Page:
Department of Children and Family Services (Los Angeles County)

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Department of Children and Family Services
Seal of Los Angeles County, California.svg
Seal of Los Angeles County, California
Office overview
Formed 1984 (1984)
Jurisdiction Government of Los Angeles County
Office executive
  • Phillip Browning

Department of Children and Family Services (DCFS) is an agency of the government of Los Angeles County. DCFS's operations involve investigating child welfare and abuse allegations, foster care, and adoption.

DCFS files child welfare allegations in Edmund D. Edelman Children's Court, located in Monterey Park, California, and the Alfred J. McCourtney Juvenile Justice Center in Lancaster, California. DCFS is represented by Los Angeles County Counsel. Los Angeles Dependency Lawyers represents the parents and Children's Law Center represents the children.

History

Los Angeles County Social Services began their origin in the Office of Superintendent of Children's and Women's Work, formed in 1891, to care for destitute women and their children under the guidelines of the 1851 Poor Law.[1] The Department of Charities was formed in 1913 and included five Divisions: County Hospital, County Farm, Outdoor Relief, Olive View Sanatorium, and Cemetery Divisions.[1] By statute enacted in 1903, California's first juvenile court had jurisdiction over dependent, neglected and delinquent children.[2]

The Division of Outdoor Relief was expanded and renamed in 1938, the Bureau of Indigent Relief, and in 1943 changed again to the Bureau of Public Assistance. In 1966, the Bureau of Public Assistance became the Department of Public Social Services (DPSS).[3]

In 1984, after public discussion and hearings, the Los Angeles County Board of Supervisors created both the Department of Children Services and the Commission for Children's Services.[4] In 1994, the Board changed the name to the Department of Children and Family Services (DCFS).[1]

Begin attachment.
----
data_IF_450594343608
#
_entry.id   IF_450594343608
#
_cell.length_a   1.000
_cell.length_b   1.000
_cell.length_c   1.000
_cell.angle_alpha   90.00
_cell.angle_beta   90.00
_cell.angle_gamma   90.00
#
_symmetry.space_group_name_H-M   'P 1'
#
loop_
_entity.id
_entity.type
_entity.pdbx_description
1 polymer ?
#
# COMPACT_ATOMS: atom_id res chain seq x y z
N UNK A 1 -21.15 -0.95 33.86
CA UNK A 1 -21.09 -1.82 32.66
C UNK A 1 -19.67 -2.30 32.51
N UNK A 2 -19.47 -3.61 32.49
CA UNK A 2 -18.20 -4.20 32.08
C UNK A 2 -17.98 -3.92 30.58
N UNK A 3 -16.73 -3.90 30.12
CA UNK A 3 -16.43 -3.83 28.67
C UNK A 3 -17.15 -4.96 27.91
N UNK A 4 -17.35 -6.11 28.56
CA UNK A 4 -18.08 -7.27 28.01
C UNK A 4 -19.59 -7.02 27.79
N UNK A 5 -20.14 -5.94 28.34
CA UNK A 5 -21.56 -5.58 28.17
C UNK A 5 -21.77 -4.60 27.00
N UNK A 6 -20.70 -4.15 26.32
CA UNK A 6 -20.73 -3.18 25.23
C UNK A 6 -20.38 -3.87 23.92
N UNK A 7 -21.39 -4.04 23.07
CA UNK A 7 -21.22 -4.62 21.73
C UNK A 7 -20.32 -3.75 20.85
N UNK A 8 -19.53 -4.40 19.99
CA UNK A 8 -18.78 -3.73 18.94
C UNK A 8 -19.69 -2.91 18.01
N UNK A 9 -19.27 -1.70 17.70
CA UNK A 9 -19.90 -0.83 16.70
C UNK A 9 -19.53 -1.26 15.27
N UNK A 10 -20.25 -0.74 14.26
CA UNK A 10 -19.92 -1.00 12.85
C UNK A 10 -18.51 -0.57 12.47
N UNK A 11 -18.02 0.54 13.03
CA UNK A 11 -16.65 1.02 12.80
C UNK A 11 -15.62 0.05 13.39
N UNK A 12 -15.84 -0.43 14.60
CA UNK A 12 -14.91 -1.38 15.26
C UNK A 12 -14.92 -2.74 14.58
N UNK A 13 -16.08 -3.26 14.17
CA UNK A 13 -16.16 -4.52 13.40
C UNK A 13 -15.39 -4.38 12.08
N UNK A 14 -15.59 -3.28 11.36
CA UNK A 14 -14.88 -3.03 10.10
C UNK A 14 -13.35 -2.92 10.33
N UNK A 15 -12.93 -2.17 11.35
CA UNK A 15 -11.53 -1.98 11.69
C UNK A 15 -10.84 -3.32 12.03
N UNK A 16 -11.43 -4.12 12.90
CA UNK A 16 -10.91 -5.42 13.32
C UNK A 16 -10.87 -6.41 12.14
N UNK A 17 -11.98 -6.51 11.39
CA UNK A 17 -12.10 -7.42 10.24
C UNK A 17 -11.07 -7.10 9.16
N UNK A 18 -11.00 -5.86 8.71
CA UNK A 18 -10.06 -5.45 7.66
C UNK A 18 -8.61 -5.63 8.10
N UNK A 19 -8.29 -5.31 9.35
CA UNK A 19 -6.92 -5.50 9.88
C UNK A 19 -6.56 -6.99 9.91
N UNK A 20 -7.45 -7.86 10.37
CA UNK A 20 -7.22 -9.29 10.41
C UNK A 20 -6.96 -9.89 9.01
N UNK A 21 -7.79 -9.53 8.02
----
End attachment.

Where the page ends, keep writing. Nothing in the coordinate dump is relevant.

Notable investigations

According to reports DCFS had investigated Michael Jackson beginning in 1993 with a sexual abuse allegation and again in 2003. Reports show the LAPD and DCFS did not find credible evidence of abuse or sexual misconduct.[5][6]

References

  1. ^ a b c "2013-2014 DCFS Biennial Report" (PDF). DCFS. Retrieved 18 June 2016. 
  2. ^ "Juvenile Justice in California Part II: Dependency System". League of Women Voters of California. Retrieved 18 June 2016. 
  3. ^ "DPSS History". dpss.lacounty.gov. LA County. Archived from the original on 31 October 2015. Retrieved 18 June 2016. 
  4. ^ Greene, Robert. "Opinion A 30-year time warp for L.A. County child welfare?". latimes.com. Los Angeles Times. Retrieved 18 June 2016. 
  5. ^ Newton, Jim; Nazario, Sonia (August 27, 1993). "Police Say Seized Tapes Do Not Incriminate Jackson : Investigation: Officials continue to interview children in connection with molestation allegations". Los Angeles Times. Retrieved May 31, 2015. 
  6. ^ Philips, Chick; Ferrell, David (August 31, 1993). "Tapes Used to Allege Plot to Extort Jackson Released Inquiry: Singer's aides provide purported comments by boy's father, who has told friends allegations are untrue". Los Angeles Times. Retrieved May 31, 2015. 

External links

  • DCFS Website
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